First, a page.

Margaret was Irish and Catholic, like Philip, but hailed from County Cork. She had worked as a dairy maid, but was found guilty in 14 August 1830 of stealing clothes. She was sentenced to seven years' transportation and arrived in Sydney on 31 July 1831. Two convicts had died on the voyage.

Initially Margaret was assigned to HC Antill, but I don't know what her duties were. Winter in Australia, while it can be cold, is not like winter in Ireland. Margaret may have thought the weather quite pleasant. But then came summer, and a new husband, and a new home, down in the Burragorang. I often wonder what she thought of it all.

Philip and Margaret had between six and nine children together over the next ten years. I can find records for five, but with the family illiterate and the Valley quite isolated, it is not surprising that some were unregistered. Letters written for Philip and Margaret over the years also state different numbers of children, first nine and then eight. Maybe some died or maybe, as Owen Pearce suggests, counting was a problem. Either way, time marched on and still the matter of the Deeds was not resolved. John Lacy continued to write letters for the family, trying to sort things out (see why I want to think well of him?), but to no avail. Letters were returned, each body claiming to not have responsibility or jurisdiction. Margaret's Certificate of Freedom was granted in 1838, but still the family's fortunes did not change. Instead, they were set to become worse.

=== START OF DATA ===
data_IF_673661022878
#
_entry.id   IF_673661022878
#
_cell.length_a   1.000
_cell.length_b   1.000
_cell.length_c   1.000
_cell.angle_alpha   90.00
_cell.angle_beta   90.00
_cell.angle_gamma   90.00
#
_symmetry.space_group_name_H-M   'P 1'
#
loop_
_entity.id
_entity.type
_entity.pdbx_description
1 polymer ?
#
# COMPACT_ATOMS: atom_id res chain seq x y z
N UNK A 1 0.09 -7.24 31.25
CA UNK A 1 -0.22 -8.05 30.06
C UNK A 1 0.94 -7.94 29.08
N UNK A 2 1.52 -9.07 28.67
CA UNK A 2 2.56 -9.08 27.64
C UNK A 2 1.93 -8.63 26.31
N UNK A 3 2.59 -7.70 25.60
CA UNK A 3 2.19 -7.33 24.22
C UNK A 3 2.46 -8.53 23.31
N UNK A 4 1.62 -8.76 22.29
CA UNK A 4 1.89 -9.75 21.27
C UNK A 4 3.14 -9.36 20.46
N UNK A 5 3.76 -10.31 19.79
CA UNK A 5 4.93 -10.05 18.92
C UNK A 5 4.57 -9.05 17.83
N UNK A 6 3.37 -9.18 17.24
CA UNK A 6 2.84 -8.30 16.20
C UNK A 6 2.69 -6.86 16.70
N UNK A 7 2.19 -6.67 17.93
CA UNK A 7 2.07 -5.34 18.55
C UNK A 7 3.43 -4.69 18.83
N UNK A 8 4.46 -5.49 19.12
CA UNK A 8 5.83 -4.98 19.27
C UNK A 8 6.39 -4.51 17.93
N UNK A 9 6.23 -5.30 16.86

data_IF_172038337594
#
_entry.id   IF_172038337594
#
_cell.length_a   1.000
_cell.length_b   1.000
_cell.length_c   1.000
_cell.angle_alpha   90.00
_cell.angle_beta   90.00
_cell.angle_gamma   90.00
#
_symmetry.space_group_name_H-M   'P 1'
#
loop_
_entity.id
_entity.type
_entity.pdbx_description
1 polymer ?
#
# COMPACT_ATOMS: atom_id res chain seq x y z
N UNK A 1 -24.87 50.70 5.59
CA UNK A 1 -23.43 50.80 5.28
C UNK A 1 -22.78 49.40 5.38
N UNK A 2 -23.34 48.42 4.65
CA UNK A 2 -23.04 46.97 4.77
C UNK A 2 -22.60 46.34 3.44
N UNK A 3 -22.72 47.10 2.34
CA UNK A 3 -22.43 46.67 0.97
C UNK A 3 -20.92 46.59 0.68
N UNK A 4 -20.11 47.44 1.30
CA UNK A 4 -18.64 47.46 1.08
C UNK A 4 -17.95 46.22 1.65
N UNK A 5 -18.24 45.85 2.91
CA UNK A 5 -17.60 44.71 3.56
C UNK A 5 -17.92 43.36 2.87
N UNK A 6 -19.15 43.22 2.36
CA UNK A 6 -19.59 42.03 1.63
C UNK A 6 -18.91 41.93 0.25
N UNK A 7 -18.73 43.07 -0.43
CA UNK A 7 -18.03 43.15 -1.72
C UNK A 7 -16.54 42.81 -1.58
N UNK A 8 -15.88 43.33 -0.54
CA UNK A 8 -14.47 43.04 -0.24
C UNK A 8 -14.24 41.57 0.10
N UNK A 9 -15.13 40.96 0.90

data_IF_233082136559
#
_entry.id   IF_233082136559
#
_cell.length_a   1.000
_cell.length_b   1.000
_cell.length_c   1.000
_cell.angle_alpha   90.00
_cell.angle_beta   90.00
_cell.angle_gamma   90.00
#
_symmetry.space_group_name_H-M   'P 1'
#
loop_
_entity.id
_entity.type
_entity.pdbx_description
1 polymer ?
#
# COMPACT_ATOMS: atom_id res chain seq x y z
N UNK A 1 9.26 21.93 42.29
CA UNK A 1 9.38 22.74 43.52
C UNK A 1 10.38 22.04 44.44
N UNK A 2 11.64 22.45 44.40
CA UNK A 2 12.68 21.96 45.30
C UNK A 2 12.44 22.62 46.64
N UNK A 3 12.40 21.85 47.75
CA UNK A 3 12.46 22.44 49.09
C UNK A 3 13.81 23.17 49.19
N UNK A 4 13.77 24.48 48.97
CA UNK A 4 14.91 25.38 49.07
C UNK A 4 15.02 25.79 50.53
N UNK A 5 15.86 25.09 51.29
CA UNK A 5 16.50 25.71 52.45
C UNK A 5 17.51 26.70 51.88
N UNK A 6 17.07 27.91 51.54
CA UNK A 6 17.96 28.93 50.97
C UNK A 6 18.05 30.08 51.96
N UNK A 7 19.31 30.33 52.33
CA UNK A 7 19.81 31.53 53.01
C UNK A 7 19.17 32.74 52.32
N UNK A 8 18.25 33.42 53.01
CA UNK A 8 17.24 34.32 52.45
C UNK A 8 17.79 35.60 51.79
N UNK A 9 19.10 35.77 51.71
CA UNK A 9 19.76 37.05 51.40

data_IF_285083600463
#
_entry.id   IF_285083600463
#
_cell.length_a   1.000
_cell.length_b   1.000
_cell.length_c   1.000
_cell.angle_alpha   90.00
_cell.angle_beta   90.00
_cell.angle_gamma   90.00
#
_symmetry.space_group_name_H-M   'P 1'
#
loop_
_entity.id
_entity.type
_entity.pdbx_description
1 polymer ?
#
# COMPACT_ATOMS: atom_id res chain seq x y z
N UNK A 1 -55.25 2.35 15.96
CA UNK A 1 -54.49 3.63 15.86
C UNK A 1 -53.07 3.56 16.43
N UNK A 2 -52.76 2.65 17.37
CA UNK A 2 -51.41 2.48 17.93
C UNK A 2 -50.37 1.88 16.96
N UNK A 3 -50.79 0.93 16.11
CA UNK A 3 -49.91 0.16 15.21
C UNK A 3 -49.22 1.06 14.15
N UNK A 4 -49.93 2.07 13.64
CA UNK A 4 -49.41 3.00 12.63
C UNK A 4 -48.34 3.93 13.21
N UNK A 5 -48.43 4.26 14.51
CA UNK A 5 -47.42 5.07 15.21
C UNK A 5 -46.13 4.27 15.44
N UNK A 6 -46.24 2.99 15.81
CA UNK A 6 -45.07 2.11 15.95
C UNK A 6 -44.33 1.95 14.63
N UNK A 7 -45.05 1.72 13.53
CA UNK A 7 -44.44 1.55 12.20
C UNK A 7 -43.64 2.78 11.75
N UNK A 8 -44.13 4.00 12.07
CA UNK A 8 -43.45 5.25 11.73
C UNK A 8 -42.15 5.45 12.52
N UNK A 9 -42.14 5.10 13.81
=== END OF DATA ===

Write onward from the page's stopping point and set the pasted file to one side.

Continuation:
Margaret Daly's Certificate of Freedom 1838
In 1841 Philip suffered a severe stroke which left him paralysed down one side and unable to work the farm. With no means of producing food or of gaining income, the family faced starvation. John or possibly Timothy Lacy penned a letter for Philip to Sir George Gipps, Governor of New South Wales and Philip signed said letter with a cross. It laid out the predicament, put forward Philip's desire to sell his land in order to feed his children and begged for "merciful consideration" and the Governor's intervention. Again the Keefes were met with, as Owen Pearce puts it, "red tape and buck passing" (Rabbit Hot, p.312).